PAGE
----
02/15/13 — Group looks at U.S. 117 upgrade

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Group looks at U.S. 117 upgrade

By Steve Herring
Published in News on February 15, 2013 1:46 PM

A feasibility study looking into what would be necessary to upgrade U.S. 117 to freeway or even interstate standards has been slowed by personnel changes at the Eastern Carolina Rural Planning Organization, but is still scheduled to be completed by the end of the fiscal year.

Jennifer Collins, Goldsboro senior planner, Thursday told a meeting of the Goldsboro Metropolitan Planning Organization that no public meetings or kickoff meeting for the study have been held.

However, Mrs. Collins said RPO officials have assured her the study continues to move forward.

Upgrades to the highway would focus on the elimination of driveways and at-grade intersections that would be replaced by overpasses and interchanges.

The study was announced at the MPO's August meeting.

The idea is to start at Interstate 40 in Duplin County and move north examining how far apart interchanges would be; which roads would be overpasses; which roads would be closed off completely; what additional improvements would be necessary; and whether secondary roads or service roads would be needed to ensure motorists can get to those interchanges and across the highway.

"It is really just a feasibility study to look at improvements to 117 from south of Goldsboro, 795, all the way down to I-40," said Wayne County Planner Connie Price, chairman of the MPO staff level Technical Communicating Committee. "It is already four-lane all of the way currently, but it is not built to freeway standards. It is looking at the possibility of improving that road through bridges, eliminating stoplights, widening shoulders.

"What they will be doing is involving property owners along the route, those who may have driveways out to 117 now to resolve their concerns. Once all of this is done then it would run through the process of coming back to this group before going on to the various approval processes that any project goes through to try and get done."

Goldsboro Councilman Chuck Allen, chairman of the MPO's decision-making Technical Advisory Committee, said he is already receiving phone calls from people living along U.S. 117 who are concerned about losing their driveways.

"I think that is important to let all of the people on existing 117 know this is just something that we are looking at," Allen said. "It is a planning document and is no action. So I think we need to be careful what we put out there."

That is correct, Price said.

Initially the study would just say whether the project is feasible and "this is how much we think it would cost," Price said.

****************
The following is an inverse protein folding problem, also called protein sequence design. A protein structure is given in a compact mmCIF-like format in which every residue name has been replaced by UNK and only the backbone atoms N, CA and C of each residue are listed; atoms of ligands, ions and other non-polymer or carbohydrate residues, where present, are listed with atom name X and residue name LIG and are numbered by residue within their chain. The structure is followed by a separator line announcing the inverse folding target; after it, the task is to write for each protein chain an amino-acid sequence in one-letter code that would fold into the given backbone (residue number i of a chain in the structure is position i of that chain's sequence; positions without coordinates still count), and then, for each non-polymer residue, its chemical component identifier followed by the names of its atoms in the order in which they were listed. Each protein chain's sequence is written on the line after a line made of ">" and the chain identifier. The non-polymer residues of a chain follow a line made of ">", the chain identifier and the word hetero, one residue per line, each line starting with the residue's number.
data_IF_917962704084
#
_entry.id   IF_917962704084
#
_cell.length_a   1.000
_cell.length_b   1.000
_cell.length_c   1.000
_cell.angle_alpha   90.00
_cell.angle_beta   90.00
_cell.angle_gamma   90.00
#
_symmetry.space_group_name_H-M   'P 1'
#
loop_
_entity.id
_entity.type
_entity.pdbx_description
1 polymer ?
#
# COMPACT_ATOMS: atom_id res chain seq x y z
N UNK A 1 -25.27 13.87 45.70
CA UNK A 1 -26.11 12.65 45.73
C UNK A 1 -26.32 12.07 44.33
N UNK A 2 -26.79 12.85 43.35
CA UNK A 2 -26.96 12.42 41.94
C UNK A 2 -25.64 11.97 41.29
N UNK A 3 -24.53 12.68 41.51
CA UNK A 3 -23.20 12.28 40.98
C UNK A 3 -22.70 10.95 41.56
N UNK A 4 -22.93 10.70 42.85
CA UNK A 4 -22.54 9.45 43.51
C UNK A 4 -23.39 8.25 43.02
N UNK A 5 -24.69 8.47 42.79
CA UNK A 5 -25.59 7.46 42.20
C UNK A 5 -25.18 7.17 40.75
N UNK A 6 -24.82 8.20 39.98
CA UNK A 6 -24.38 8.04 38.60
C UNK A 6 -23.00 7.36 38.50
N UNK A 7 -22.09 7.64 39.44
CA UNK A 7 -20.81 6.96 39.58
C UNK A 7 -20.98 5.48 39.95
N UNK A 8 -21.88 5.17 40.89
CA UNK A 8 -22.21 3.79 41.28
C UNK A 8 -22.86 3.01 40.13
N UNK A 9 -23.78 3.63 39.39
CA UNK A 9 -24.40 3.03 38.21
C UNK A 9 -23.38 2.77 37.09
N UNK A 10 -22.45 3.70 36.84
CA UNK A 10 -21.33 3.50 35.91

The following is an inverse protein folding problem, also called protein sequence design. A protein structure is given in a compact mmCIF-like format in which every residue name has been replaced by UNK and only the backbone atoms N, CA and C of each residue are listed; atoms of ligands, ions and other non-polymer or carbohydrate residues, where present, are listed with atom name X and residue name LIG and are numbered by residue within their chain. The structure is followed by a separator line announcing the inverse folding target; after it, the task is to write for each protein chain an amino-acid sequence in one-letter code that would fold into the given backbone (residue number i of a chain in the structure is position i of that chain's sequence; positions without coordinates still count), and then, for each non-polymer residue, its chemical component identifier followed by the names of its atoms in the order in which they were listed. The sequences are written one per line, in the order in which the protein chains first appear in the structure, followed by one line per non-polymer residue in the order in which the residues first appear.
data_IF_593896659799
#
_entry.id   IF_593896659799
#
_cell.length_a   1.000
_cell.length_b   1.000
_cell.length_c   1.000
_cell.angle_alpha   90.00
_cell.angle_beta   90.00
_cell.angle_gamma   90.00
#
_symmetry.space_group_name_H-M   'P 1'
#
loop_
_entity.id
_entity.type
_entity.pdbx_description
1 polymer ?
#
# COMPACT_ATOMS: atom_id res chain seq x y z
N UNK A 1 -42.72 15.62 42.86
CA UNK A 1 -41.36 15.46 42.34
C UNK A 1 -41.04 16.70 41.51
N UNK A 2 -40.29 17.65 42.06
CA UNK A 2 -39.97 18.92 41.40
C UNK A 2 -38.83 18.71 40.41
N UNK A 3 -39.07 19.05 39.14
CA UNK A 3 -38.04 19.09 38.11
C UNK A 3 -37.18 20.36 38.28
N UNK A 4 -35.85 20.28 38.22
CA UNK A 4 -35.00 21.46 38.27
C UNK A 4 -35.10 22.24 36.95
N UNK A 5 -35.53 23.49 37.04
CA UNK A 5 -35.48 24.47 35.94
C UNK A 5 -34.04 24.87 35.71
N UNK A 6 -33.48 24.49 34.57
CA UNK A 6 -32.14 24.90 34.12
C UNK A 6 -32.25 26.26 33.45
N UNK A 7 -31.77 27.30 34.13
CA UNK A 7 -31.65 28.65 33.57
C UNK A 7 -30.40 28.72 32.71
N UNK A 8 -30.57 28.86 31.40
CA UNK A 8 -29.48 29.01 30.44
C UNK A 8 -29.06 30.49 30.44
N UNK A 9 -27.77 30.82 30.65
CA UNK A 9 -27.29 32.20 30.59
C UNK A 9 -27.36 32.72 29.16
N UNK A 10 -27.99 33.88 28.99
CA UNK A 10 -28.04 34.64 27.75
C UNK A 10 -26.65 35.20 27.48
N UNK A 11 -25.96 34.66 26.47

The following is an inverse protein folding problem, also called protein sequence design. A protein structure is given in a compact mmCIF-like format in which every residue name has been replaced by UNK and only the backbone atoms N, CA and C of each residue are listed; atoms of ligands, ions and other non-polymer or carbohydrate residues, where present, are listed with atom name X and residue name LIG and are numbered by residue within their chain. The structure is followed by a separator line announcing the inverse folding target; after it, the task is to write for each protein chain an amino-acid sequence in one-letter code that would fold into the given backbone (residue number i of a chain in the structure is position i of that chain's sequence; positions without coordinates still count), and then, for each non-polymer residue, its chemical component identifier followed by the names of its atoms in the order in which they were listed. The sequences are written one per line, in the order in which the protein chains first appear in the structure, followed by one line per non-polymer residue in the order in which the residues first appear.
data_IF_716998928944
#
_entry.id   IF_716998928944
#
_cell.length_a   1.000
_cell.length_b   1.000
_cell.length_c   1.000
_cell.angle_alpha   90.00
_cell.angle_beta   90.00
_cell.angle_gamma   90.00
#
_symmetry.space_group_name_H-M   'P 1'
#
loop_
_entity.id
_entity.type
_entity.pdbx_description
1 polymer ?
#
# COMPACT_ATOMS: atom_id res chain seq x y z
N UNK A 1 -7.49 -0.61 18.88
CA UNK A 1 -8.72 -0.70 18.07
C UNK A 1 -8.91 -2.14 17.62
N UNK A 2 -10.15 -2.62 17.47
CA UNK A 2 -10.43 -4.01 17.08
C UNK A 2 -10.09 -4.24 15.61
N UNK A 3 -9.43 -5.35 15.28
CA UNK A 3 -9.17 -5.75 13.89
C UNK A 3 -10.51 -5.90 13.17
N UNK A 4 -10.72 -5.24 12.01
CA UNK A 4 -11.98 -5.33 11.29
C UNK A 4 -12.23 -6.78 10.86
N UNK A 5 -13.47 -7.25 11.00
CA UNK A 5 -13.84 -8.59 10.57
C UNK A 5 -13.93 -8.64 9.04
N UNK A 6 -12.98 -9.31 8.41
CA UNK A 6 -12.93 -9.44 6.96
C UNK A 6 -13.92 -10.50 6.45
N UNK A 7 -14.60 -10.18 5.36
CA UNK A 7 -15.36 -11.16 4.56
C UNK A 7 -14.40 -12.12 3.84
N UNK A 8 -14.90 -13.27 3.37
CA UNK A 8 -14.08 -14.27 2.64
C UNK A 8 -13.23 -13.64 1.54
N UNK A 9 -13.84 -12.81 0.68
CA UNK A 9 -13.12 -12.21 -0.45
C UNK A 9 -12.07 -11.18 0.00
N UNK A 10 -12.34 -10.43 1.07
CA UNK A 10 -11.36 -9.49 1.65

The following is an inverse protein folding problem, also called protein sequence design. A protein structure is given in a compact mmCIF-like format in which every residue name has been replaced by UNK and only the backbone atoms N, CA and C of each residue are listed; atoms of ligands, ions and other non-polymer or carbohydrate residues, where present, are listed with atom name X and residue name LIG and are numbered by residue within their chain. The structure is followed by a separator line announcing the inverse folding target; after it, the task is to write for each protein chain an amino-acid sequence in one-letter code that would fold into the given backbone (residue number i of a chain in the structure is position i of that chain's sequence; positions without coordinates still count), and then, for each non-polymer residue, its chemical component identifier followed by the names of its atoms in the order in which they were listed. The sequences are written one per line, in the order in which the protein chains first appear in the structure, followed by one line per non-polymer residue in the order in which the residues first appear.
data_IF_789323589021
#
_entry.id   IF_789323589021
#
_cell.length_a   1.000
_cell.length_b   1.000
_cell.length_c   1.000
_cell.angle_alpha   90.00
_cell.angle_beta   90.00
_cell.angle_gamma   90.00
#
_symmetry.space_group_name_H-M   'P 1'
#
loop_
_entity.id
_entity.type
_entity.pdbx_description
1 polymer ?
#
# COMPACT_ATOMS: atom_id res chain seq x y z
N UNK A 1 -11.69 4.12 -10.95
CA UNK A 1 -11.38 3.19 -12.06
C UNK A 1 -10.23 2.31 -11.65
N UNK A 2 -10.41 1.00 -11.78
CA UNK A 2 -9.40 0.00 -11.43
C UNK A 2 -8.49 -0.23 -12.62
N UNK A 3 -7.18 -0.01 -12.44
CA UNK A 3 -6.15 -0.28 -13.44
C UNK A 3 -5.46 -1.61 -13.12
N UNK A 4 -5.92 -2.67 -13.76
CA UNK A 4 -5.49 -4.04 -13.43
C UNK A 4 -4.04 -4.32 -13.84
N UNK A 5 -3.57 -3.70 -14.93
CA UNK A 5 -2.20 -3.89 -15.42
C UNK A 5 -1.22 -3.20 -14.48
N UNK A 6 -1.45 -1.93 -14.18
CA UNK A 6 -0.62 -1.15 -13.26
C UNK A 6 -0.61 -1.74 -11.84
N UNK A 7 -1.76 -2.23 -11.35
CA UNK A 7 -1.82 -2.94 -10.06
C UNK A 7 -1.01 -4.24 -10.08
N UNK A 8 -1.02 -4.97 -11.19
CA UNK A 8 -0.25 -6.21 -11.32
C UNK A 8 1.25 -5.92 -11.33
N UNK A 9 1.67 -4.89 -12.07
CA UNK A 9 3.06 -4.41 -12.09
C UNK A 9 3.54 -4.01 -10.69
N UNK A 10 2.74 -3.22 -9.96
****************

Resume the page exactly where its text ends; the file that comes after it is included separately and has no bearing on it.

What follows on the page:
Allen asked if it was more of access management tool as opposed to the future extension of I-795.

"That would be a part of it to continue 795 down to I-40," Price said.

"We did that study five or six years ago," Allen said.

The scope of that study was confined to within the MPO boundary that ends at Dudley, Price said. That is why the RPO will handle the new study since that part of the highway is outside of the MPO, he said.

The new study is necessary because over time rules change, property is developed, bought and sold, so what might have been feasible five or six years ago might not be today, officials said.

"I just want everybody to understand that this is just a study," Allen said.

"That is correct. There is no funding. Nobody is going to be out there with a bulldozer next week," Price said.

Former Wayne County commissioner Andy Anderson said that the state had said at the time of the previous study that the probability of going down the old U.S. 117 past the fairgrounds would be virtually impossible because of the railroad, wetlands and other issues.

Also, it would be difficult to close sections of the road while work was going on since it is the main north-south highway through the county, he said.

"They are looking at putting a lot of money into it to fix it up, the old road," Anderson said. "My question is how much are we going to spend trying to fix up the old road temporarily?"

Allen said he didn't think that not using the existing U.S. 117 to extend I-795 has changed.

"It was too expensive five years ago. It is still going to be too expensive today," Allen said. "I guess once somebody gets a plan and (Department of Transportation Division 4 engineer) John's (Rouse) crowd puts numbers to it then somebody will look at it."

Rouse, too, said he did not foresee the need for a new location for the road to change.

"I still think that is what is going to come out of this study again, because it is not going to be feasible to go through 117," he said. "Now once you get down south of O'Berry Road it is a lot easier to do that."

Rouse said the DOT is required to look at possibly upgrading an existing road before considering a new route. However, 98 percent time using an existing road is "thrown out" because it is too expensive and displaces businesses and residents.

That is what happened with the new U.S. 70 Bypass, Price said.

Looking at the cost associated with replacing bridges, adding lanes and buying out businesses it was more feasible to build the new bypass around the city than upgrade the old one, he said.